?

Log in

No account? Create an account
March 2018   01 02 03 04 05 06 07 08 09 10 11 12 13 14 15 16 17 18 19 20 21 22 23 24 25 26 27 28 29 30 31
NF-Lee's Gildor and Frodo

Nan Gagnon's "Reunion", plus Jan-u-wine's "Across So Wide a Sea"....

Posted on 2006.12.02 at 06:10

Comments:


Mechtild
mechtild at 2006-12-07 00:53 (UTC) (Link)
I am enjoying this, too, Pearl. I'm glad you liked my Harem comments, Pearl. I have made its study a pastime of mine. *grin*

Sam IS torn between his devotion to his master and his love for Rosie ... and yet he could have kept both master and wife, had Frodo decided not to sail. But Frodo is determined to sail.

That's a good point, Pearl. Frodo would have been happy being both Mr. Frodo's devoted Sam and the husband of Rosie and father of her children. But would he have ever done what he did in Frodo's absence in terms of taking his place as valued leader in the Shire, helping his people transition into the Fourth Age? I think probably not. He wouldn't want to put himself forward, but always defer to Mr. Frodo, urging him to take the lead. I think assuming his place as a good master, just as he had been a good servant, is part of what Frodo's leaving allowed Sam to be.

However, I do think that however "one and whole" Sam was in Frodo's absence, he never lost his underlying longing to sail - symbolized in his hearing the call of the Sea - and be with the person with whom he'd shared the most important era of his life. Sam may have been given the task of leadership in the Fourth Age, but his heart belonged to the Third and its leaders, most especially the Ring-bearer. By the way, I read your story and thought you lifted that theme up very well - Sam's continued Sea longing, in spite of his real happiness in M-E with his family. One can have more than one happiness in life, and more than one love, but usually one loyalty prevails.

No, because it doesn't reflect Tolkien's worldview. (...) Sam shows some of this totally unconditional, self-sacrificial love in his care for Frodo and unquenching loyalty to him as they trudge through the hell of Mordor. Frodo shows it in his unflinching commitment to the Quest and to do the right thing: he is also prepared to sacrifice himself - not for Sam, although he loves him - but for the Shire and for the world.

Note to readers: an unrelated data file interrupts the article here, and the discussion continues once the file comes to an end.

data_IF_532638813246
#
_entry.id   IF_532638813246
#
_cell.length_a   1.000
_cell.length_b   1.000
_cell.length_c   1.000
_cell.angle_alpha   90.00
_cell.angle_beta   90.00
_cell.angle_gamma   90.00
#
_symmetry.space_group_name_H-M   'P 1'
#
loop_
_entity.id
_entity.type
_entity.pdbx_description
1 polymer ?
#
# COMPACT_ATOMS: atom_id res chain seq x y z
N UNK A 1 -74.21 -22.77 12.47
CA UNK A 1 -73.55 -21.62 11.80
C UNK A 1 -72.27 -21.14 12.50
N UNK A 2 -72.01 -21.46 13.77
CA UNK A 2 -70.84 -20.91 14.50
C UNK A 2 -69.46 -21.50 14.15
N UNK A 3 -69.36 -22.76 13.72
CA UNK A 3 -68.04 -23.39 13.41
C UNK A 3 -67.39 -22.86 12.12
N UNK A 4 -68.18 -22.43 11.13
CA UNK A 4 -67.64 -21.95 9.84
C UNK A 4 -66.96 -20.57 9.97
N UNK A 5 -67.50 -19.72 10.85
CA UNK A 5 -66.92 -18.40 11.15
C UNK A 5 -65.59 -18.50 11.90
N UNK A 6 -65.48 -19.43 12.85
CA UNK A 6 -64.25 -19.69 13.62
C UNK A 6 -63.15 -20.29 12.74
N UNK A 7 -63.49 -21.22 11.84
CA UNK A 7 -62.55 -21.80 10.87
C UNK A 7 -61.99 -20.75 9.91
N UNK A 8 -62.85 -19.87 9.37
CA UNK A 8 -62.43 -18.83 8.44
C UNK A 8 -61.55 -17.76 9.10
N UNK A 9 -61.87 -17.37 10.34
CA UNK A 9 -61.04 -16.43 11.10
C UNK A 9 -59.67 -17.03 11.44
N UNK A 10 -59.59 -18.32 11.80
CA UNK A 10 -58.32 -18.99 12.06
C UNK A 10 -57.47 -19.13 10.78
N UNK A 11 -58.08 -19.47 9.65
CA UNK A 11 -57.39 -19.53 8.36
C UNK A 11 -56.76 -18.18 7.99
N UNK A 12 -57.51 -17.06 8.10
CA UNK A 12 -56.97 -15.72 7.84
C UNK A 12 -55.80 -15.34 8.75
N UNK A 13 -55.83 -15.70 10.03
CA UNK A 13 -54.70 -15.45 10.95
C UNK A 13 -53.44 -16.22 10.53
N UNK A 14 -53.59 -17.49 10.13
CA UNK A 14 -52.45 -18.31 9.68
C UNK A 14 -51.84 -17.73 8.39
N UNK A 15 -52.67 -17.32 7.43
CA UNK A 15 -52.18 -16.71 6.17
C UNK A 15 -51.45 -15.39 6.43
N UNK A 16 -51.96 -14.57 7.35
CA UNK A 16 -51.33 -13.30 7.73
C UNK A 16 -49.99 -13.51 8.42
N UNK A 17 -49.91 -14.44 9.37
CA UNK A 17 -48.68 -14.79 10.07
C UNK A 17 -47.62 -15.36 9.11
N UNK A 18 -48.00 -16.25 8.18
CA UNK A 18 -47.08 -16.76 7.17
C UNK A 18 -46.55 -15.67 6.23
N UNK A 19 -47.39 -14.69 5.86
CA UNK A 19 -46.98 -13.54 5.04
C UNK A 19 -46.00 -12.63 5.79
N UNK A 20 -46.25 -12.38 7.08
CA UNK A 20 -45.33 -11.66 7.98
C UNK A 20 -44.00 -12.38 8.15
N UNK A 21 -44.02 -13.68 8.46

I am glad you brought up the difference in the foci of these two characters. They are bound together, but their eyes are not directed at the same thing. Sam's focus was on Frodo and Frodo's welfare; Frodo's was on the Quest and the Quest's welfare. The combination of the two made their mission a success. In the Undying Lands, though, I imagine their foci becoming more unified, but not on each other.

The visual metaphor I was thinking of for Sam and Frodo all day long was from the Shelob sequence (book). They make me think of Hansel and Gretel, going deeper and deeper into the dark unknown, hand in hand: to encourage each other, stay together, and out of sheer dread: but their eyes are fixed on the darkness ahead.

In the Undying Lands, I imagine their eyes becoming more and more fixed on the unknown ahead, not dark this time, but unknown and perhaps a little scary, so that eventually they will be like Hansel and Gretel again, moving towards their destiny literally or emotionally hand-in-hand, with their eyes fixed upon whatever waits for them, behind the veil.

I have always thought of Frodo's primary archetype as the pilgrim; fandom and further reading has helped me see Sam joining him in that state, until they are pilgrims together in the end, on the road, sojourners, going they know not where -- but with hope.
Previous Entry  Next Entry